City of Mound Bayou v. Johnson

Citation562 So.2d 1212
Decision Date18 April 1990
Docket NumberNo. 07-IA-59507,07-IA-59507
PartiesThe CITY OF MOUND BAYOU, Mississippi and Alfred Thompson, Individually, and as a Police Officer of the City of Mound Bayou, Mississippi v. Eddie JOHNSON, Jr.
CourtUnited States State Supreme Court of Mississippi

Lindsey C. Meador, Jacobs Eddins Povall Meador & Crump, Cleveland, for appellants.

John L. Hatcher, Cleveland, for appellee.

EN BANC.

ROBERTSON, Justice, for the Court:

I.

This case presents important questions concerning the period of time within which one charging police brutality must bring his action against the offending officer and the municipality whom he serves. Related are the questions of the limitations period governing actions for false arrest and malicious prosecution against a municipality.

II.

We begin with a brief chronology of the events necessary to an understanding of the issues tendered on this appeal.

August 6, 1983 Plaintiff/Appellee, Eddie Johnson, Jr. arrested

Johnson Convicted in Mound Bayou Municipal Court on Charges of Resisting Arrest and Disturbing the Peace

January 31, 1984 County Court Verdict overturning Municipal Court and acquitting Johnson

August 6, 1984 Expiration of one year period from date of arrest and assault and battery

January 31, 1985 Expiration of one year period from date of Johnson's acquittal in County Court

June 7, 1985 Plaintiff/Appellee files complaint in Circuit Court of Bolivar County alleging police brutality, false arrest and malicious prosecution

July 2, 1985 Removal to U.S. District Court

July 9, 1985 Defendants/Appellants file Answer and Defenses in U.S. District Court

July 23, 1986 U.S. District Court dismisses Count III (Section 1983 claim) with prejudice, remands Counts I and II (state law claims) to Circuit Court of Bolivar County

July 7, 1988 Circuit Court Order Overruling Defendant's Motion to Dismiss, Certifying Question, and Staying Further Proceedings

September 7, 1988 Interlocutory Appeal granted by Supreme Court of Mississippi

Fleshing out the facts, we find that on June 7, 1985, Eddie Johnson, Jr. commenced the present civil action by filing his complaint in the Circuit Court of the Second Judicial District of Bolivar County, Mississippi. Johnson named as Defendants the City of Mound Bayou, Mississippi, a municipal corporation, and Alfred Thompson, individually, and as a police officer of the City of Mound Bayou. By reason of the present procedural posture of the case, we take the allegations of Johnson's complaint as true. Cain v. McKinnon, 552 So.2d 91 (Miss.1989); Wilkinson v. Mercantile National Bank, 529 So.2d 616, 618 (Miss.1988).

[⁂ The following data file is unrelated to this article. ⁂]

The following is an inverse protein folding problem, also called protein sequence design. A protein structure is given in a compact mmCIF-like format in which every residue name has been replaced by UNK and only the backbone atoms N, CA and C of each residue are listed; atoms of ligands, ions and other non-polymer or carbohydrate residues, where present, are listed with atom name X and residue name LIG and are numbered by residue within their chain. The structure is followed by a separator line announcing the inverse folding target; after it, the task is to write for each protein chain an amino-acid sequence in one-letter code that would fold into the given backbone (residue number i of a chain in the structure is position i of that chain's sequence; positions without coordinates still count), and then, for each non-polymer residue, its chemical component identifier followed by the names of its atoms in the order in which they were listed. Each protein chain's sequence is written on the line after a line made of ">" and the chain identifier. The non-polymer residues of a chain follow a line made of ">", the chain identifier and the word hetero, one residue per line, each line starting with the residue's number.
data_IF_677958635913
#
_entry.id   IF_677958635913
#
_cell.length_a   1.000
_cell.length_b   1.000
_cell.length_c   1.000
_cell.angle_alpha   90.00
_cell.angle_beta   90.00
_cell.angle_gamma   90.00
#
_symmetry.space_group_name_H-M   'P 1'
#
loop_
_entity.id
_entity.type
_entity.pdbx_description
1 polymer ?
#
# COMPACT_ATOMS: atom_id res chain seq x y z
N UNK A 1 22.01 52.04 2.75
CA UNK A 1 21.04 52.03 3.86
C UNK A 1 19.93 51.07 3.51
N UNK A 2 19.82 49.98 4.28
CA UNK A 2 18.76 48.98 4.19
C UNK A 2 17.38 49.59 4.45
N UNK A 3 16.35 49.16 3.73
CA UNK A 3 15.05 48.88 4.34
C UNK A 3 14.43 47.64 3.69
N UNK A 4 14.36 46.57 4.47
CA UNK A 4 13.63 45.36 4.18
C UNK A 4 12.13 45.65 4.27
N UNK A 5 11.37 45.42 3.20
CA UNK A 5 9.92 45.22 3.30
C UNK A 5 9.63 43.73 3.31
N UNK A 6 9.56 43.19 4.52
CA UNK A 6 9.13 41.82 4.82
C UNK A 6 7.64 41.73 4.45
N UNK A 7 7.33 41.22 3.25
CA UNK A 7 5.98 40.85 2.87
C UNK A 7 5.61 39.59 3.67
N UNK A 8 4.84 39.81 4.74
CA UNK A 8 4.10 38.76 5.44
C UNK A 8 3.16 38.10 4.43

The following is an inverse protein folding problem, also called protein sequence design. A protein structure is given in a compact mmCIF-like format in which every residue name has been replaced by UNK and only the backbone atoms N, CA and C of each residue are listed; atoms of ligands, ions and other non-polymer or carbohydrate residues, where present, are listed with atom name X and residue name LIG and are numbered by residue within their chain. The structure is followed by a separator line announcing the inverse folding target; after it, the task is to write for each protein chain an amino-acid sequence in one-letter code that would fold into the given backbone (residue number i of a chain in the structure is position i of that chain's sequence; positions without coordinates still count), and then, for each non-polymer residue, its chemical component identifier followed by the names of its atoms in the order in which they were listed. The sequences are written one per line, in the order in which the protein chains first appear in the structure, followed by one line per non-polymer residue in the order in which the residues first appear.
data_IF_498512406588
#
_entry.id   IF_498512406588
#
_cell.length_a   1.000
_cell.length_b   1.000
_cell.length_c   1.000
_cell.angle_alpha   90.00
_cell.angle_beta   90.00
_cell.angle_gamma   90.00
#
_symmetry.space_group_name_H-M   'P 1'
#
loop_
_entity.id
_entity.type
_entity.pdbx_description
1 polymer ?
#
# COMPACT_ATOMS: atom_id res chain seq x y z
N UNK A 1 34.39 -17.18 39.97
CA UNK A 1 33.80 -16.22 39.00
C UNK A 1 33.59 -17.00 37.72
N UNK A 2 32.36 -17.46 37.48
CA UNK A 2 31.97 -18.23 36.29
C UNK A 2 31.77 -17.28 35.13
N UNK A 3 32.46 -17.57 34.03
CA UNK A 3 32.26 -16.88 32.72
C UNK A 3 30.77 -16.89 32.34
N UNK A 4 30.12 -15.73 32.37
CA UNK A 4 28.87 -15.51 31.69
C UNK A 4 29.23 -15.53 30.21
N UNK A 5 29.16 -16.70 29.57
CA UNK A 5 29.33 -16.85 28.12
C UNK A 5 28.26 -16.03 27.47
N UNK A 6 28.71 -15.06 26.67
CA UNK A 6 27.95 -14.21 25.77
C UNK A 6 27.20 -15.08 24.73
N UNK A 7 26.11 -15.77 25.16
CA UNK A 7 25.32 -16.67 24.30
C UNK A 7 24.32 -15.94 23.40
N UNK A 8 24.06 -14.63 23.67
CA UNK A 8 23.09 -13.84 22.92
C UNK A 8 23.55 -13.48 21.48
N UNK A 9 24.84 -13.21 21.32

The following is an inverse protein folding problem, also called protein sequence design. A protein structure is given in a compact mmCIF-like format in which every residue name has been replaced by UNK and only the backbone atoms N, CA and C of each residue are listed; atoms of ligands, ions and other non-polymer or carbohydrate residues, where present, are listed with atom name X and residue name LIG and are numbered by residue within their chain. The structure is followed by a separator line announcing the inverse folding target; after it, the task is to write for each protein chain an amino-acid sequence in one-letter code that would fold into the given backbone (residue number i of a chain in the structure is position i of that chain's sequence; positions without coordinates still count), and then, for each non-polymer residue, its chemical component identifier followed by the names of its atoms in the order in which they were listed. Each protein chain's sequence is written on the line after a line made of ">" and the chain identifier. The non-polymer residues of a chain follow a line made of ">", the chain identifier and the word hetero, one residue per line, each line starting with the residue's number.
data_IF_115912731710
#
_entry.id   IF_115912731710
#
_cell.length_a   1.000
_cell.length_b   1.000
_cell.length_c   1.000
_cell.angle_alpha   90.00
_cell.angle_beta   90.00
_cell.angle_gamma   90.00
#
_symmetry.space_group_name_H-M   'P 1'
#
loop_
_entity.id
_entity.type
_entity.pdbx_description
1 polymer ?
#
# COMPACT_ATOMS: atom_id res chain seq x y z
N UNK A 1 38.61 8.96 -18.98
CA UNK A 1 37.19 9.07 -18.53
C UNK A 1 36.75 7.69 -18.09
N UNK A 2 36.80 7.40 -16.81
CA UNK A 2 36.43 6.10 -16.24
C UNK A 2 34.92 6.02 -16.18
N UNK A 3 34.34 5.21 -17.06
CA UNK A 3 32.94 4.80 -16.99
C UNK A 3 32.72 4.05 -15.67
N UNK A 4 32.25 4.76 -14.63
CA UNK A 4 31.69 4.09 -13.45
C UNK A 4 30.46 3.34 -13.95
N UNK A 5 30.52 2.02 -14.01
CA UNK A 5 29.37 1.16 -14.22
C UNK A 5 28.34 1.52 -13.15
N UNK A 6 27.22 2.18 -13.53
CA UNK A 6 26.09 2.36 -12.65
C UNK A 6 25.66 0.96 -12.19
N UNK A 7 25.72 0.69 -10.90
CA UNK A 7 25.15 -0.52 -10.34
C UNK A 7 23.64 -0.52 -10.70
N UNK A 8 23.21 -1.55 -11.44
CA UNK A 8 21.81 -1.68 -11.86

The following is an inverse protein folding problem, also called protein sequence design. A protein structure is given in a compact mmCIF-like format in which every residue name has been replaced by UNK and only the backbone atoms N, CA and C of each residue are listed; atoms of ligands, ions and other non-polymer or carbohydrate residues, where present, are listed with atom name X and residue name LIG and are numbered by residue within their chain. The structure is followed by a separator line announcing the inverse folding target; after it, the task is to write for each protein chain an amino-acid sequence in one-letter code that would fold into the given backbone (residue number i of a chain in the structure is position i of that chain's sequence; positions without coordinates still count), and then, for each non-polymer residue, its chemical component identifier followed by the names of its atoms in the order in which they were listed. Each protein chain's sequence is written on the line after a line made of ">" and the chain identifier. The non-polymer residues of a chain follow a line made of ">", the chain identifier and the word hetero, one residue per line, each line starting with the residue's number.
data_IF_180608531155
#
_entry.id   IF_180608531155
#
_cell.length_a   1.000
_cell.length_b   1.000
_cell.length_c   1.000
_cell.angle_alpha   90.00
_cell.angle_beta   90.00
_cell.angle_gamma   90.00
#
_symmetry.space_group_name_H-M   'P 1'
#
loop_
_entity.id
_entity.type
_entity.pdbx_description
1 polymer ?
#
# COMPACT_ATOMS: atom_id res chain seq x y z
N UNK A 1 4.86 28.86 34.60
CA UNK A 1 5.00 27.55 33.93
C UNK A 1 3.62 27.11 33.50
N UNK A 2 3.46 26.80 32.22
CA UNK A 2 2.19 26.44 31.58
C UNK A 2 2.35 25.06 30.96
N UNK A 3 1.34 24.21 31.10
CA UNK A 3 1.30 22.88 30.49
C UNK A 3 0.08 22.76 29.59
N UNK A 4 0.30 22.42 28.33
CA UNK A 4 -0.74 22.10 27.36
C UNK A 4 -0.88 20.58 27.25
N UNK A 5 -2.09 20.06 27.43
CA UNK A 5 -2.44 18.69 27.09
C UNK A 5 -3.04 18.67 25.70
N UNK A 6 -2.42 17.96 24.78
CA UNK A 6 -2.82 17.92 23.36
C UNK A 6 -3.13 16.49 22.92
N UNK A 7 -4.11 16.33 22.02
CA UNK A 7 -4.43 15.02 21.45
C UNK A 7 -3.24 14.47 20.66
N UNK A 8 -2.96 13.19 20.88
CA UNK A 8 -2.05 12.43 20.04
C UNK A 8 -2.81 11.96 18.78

Johnson alleges that on Saturday morning, August 6, 1983, at approximately 3:00 a.m. he arrived at the home of his parents in Mound Bayou at which time he was unlawfully arrested by Officer Alfred Thompson who was at the time acting in his capacity as a police officer of the City of Mound Bayou. The complaint continues:

After falsely placing the Plaintiff under arrest, Defendant Alfred Thompson proceeded to wantonly and negligently beat upon the Plaintiff with his hands, fists, pistol and blackjack far more than necessary to take the Plaintiff into custody and was carried out in such negligent fashion as to demonstrate a lack of regard of the right of the Plaintiff to be free from unnecessary and unlawful bodily harm or the threat thereof. Such actions were without the due care and diligence which a reasonable and prudent individual, particularly a police officer, should have displayed under the same or similar circumstances. Defendant Alfred Thompson inflicted serious bodily injury upon Plaintiff, causing severe cuts, abrasions, bruises and sprains to left ear, upper lip, top of the head, right ankle sprain, left wrist and hand, right shoulder, and the loss of three teeth and other parts of the body of the Plaintiff, all of which caused severe and excruciating pain to the Plaintiff for a considerable period of time thereafter, all of which was done with a reckless and wanton disregard of and callous indifference of the rights of the Plaintiff and for the Johnson's complaint continues:

purpose of inflicting serious bodily injury upon him, all of which was totally unnecessary for the purpose of arrest or apprehending the said Plaintiff.

After the beating of the Plaintiff as aforesaid, Defendant Alfred Thompson placed handcuffs upon the Plaintiff in a rough and brutal manner and threw the Plaintiff inside his police vehicle, which proceeded to the Police Station in Mound Bayou, Mississippi. While in route and at the City Hall in Mound Bayou, Mississippi, Defendant Alfred Thompson again administered acts of brutality upon the Plaintiff while handcuffed and powerless to defend himself. Defendant Alfred Thompson apparently realizing at last what he had done to the Plaintiff, then proceeded to charge the Plaintiff with resisting arrest, hoping in some way that this would seem a justification for his conduct. Defendant Alfred Thompson further falsely charged Plaintiff with disturbing the peace in order to justify the false arrest of Plaintiff. The charges of resisting arrest and disturbing the peace were clearly without probable cause and were made against the Plaintiff out of anger and malice toward him, and were known by Defendant Alfred Thompson to be false.